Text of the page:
Why should you do the fandango? Below is a review of “We Will Rock You” by Ryan Robert Flores

Collectively waking up from our shared nightmare that was the pandemic, one of the most pressing questions on everybody’s mind is what would the theatre landscape look like as restrictions are eased. But we’re back, hopefully not worse for wear.

One of the first shows that is up on offer is We Will Rock You, a jukebox musical featuring music and lyrics by Queen, and a book by Ben Elton. It is simply one of the trippiest musicals ever made, full of high camp and spectacle, worthy of the title.

We Will Rock You follows the story of two fated lovers: the dreamer Galileo (Stuart Brown), and the goth outsider Scaramouche (Nicolette Fernandes) as they embark on a journey of self-discovery. Hot on their heels are the deliciously devious duo of Killer Queen (Londiwe Dhlomo), a computer simulation that was uploaded into the mind of their own programmer who now runs the dystopian world of iPlanet, and Commander Khashoggi (Craig Urbani), her loyal henchman and front for Globalsoft, the megacorporation that controls the minds of all inhabitants of iPlanet.

Hell bent on keeping the remaining people in an otherwise desolate planet docile and compliant, Killer Queen and Khashoggi employ mindless entertainment centered on online experiences that function almost like a shared stream of thought. Standing in their way are a small group of bohemians led by the flaky Buddy (Tiaan Rautenbach), and the wild and charming pair of Brit and Oz (Richard Gau and Danelle Cronje, respectively), and an old prophecy that freedom will return with the rebirth of Rock and Roll.

The plot, let’s just say, is… not Chekov. The material does suffer from the affliction most jukebox musicals have from day one. A band’s discography over any appreciable period is bound to be influenced in a hundred different directions. So when you’re building an original story, oftentimes, it sounds shoehorned. Queen’s music is no different.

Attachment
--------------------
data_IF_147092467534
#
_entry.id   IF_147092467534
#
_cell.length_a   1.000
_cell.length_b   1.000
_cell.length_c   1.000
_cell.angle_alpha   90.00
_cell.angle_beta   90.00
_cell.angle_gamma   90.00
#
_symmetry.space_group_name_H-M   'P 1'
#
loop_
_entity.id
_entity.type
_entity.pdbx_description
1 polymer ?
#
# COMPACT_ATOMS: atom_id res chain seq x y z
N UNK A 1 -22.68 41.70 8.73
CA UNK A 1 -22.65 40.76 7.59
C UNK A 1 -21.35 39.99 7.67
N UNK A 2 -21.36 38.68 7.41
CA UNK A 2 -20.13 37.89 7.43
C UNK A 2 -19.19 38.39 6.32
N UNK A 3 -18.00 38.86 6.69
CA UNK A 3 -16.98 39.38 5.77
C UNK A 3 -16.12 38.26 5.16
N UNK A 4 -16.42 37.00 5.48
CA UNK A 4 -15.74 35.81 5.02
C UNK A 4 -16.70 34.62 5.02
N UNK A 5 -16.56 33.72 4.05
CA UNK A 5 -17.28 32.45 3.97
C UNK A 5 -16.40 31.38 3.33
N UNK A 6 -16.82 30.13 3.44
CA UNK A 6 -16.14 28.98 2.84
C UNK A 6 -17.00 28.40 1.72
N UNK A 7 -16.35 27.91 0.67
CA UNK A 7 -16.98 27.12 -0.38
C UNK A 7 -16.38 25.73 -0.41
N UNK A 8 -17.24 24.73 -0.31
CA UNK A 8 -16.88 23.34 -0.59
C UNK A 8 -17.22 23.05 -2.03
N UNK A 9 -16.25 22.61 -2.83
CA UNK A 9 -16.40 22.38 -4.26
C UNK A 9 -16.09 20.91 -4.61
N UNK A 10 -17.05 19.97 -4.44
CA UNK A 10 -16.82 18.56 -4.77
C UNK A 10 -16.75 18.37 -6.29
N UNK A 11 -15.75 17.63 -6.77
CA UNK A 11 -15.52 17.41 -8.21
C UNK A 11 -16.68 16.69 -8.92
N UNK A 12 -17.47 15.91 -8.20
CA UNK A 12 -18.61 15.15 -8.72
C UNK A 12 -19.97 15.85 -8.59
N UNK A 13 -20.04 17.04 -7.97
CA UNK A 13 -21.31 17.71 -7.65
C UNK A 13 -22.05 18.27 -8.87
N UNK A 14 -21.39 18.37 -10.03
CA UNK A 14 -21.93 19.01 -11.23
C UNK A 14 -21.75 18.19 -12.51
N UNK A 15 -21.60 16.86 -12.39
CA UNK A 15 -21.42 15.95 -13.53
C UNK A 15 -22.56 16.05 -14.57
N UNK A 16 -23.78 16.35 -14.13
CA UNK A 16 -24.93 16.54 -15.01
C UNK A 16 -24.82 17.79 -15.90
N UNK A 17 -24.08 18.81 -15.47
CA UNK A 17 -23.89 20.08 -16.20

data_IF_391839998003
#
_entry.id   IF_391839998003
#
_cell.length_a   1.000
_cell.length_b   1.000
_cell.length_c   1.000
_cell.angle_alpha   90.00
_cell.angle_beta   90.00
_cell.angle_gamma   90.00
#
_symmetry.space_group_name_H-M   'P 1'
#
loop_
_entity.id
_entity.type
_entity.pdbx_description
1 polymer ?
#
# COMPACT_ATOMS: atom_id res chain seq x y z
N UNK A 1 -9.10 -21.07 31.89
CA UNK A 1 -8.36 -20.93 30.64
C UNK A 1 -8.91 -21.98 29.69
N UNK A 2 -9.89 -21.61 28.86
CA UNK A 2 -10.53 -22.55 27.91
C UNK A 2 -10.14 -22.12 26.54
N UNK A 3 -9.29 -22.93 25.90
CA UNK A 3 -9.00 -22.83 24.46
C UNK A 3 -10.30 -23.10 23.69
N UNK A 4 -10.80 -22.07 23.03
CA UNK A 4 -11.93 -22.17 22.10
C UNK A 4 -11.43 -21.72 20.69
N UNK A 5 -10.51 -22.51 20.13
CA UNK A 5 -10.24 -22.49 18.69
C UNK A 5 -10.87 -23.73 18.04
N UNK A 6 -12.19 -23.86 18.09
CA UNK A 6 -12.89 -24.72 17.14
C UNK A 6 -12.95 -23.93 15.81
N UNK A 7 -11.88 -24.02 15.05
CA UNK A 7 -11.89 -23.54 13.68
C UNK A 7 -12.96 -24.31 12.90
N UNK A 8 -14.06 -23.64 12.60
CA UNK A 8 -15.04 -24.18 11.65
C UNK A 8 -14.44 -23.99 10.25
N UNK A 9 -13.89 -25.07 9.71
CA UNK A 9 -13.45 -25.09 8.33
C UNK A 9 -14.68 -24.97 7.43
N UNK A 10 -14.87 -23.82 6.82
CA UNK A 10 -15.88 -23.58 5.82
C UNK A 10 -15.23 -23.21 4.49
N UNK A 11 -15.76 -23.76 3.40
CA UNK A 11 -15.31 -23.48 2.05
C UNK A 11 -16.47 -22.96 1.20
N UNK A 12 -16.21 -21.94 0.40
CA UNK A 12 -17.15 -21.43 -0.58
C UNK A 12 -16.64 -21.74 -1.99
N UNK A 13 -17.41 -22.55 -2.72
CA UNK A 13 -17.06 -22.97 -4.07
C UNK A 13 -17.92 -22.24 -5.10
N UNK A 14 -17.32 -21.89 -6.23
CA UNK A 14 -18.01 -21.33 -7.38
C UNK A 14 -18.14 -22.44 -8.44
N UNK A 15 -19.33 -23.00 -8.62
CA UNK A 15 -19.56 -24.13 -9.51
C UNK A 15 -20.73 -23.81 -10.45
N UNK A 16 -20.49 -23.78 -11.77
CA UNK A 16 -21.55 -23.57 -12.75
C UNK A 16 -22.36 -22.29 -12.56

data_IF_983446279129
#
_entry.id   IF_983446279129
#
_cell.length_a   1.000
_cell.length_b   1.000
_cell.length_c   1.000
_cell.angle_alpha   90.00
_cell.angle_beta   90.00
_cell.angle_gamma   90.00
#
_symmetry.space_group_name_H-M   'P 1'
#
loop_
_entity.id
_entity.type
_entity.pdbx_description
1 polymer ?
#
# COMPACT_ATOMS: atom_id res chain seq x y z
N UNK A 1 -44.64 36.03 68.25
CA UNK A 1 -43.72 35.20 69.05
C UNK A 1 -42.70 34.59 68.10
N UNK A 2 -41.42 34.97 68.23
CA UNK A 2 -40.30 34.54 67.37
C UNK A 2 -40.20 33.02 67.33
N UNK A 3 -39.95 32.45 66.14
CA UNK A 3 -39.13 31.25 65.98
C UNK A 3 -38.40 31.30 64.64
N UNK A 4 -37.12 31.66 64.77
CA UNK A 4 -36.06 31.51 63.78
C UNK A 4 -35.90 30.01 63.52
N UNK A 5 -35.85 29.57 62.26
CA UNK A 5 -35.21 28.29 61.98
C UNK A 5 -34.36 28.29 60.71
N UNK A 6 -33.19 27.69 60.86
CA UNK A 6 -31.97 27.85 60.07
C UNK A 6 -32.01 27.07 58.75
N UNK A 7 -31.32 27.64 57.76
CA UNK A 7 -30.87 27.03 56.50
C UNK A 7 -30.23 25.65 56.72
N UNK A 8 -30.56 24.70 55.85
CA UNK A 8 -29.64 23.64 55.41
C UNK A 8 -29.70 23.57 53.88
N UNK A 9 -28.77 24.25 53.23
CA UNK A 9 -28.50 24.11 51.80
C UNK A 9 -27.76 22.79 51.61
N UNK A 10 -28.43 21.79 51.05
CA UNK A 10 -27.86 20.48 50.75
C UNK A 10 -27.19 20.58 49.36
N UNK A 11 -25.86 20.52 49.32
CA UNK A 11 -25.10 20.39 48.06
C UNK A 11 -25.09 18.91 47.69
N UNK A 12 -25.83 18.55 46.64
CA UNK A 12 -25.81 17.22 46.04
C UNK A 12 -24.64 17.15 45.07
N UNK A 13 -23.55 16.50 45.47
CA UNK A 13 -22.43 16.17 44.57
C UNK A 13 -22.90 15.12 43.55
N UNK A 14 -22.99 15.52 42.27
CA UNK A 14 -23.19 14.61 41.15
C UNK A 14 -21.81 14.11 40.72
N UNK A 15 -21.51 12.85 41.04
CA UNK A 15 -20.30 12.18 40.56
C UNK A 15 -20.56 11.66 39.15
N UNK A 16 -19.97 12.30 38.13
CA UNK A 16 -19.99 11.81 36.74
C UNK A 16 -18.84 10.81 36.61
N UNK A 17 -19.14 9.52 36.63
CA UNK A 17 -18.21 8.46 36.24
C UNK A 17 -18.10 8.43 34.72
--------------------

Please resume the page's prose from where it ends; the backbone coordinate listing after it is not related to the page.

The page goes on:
To say that what ensues is entertaining, though, strikes me as a gross understatement. The flimsiness of the premise and story aside, it is a whole lot of fun with powerful performances from the cast. Brown and Fernandes both build up on each other’s performances as Galileo and Scaramouche, both dazzle with strong vocals. Urbani as Khashoggi projects the kind of simmering menace that fills the stage whenever he prowls into it, tempered by an unflappable sense of humor that makes his performance so captivating. 

Dhlomo as Killer Queen is a particular favourite. The character is the most bonkers, most over-the-top antagonist, she is literally inhuman, almost. Part human, and part code, Dhlomo plays her with a cold, calculated precision without coming across as mechanical. Her voice soars. Full stop. She was a delight from start to finish.

All things considered, it was a great evening in the theatre. The technical aspects of the production is nothing short of polished and finished to a high sheen. While it has its structural problems, they are overshadowed by the sheer talent and heart that you find in the cast, creatives, and how they push themselves every night to build a show they can rightly be proud of, for their audiences.

The energy that you feel in the theater is real, sitting there, listening to those familiar songs cast in completely modern mold, it inevitably brings a smile to your face, and if you let it, you might just find yourself on your feet rocking with the rest of the audience.  We Will Rock You is a show that is a fitting welcome for theatre lovers into what will be remembered as the big thaw after being iced out by COVID-19. It is a whimsical, fun romp through the songs that defined more than one generation, and it should not be missed.

We Will Rock You is running until November 20, 2022 at the Samsung Performing Arts Theater, Circuit Makati. Tickets are available through TicketWorld. 

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